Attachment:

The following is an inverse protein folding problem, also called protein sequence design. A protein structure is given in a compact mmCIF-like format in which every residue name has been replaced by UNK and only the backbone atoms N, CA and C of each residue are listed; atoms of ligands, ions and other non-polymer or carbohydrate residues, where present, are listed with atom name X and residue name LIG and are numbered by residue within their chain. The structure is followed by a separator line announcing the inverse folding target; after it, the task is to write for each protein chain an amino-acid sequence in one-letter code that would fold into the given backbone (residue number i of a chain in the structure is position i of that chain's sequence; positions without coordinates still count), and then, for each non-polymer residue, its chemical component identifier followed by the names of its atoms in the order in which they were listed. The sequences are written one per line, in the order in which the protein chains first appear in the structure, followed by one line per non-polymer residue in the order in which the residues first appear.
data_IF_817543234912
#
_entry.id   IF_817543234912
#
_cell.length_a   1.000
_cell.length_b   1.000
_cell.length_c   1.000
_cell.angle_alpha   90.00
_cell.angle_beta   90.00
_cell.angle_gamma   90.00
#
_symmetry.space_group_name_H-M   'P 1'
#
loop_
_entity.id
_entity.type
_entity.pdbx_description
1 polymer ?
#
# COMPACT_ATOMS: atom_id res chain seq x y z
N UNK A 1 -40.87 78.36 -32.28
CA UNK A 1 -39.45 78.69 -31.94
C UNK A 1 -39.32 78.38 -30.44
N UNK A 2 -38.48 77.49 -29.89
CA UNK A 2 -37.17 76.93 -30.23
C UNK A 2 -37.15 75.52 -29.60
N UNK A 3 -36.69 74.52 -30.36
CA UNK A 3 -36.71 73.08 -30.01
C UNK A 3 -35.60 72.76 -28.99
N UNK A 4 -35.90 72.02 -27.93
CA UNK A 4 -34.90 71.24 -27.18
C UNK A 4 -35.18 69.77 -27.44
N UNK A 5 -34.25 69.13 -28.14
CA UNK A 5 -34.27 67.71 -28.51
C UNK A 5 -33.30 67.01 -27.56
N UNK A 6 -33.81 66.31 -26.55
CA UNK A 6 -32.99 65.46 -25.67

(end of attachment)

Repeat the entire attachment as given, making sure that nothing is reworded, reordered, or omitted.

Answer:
The following is an inverse protein folding problem, also called protein sequence design. A protein structure is given in a compact mmCIF-like format in which every residue name has been replaced by UNK and only the backbone atoms N, CA and C of each residue are listed; atoms of ligands, ions and other non-polymer or carbohydrate residues, where present, are listed with atom name X and residue name LIG and are numbered by residue within their chain. The structure is followed by a separator line announcing the inverse folding target; after it, the task is to write for each protein chain an amino-acid sequence in one-letter code that would fold into the given backbone (residue number i of a chain in the structure is position i of that chain's sequence; positions without coordinates still count), and then, for each non-polymer residue, its chemical component identifier followed by the names of its atoms in the order in which they were listed. The sequences are written one per line, in the order in which the protein chains first appear in the structure, followed by one line per non-polymer residue in the order in which the residues first appear.
data_IF_817543234912
#
_entry.id   IF_817543234912
#
_cell.length_a   1.000
_cell.length_b   1.000
_cell.length_c   1.000
_cell.angle_alpha   90.00
_cell.angle_beta   90.00
_cell.angle_gamma   90.00
#
_symmetry.space_group_name_H-M   'P 1'
#
loop_
_entity.id
_entity.type
_entity.pdbx_description
1 polymer ?
#
# COMPACT_ATOMS: atom_id res chain seq x y z
N UNK A 1 -40.87 78.36 -32.28
CA UNK A 1 -39.45 78.69 -31.94
C UNK A 1 -39.32 78.38 -30.44
N UNK A 2 -38.48 77.49 -29.89
CA UNK A 2 -37.17 76.93 -30.23
C UNK A 2 -37.15 75.52 -29.60
N UNK A 3 -36.69 74.52 -30.36
CA UNK A 3 -36.71 73.08 -30.01
C UNK A 3 -35.60 72.76 -28.99
N UNK A 4 -35.90 72.02 -27.93
CA UNK A 4 -34.90 71.24 -27.18
C UNK A 4 -35.18 69.77 -27.44
N UNK A 5 -34.25 69.13 -28.14
CA UNK A 5 -34.27 67.71 -28.51
C UNK A 5 -33.30 67.01 -27.56
N UNK A 6 -33.81 66.31 -26.55
CA UNK A 6 -32.99 65.46 -25.67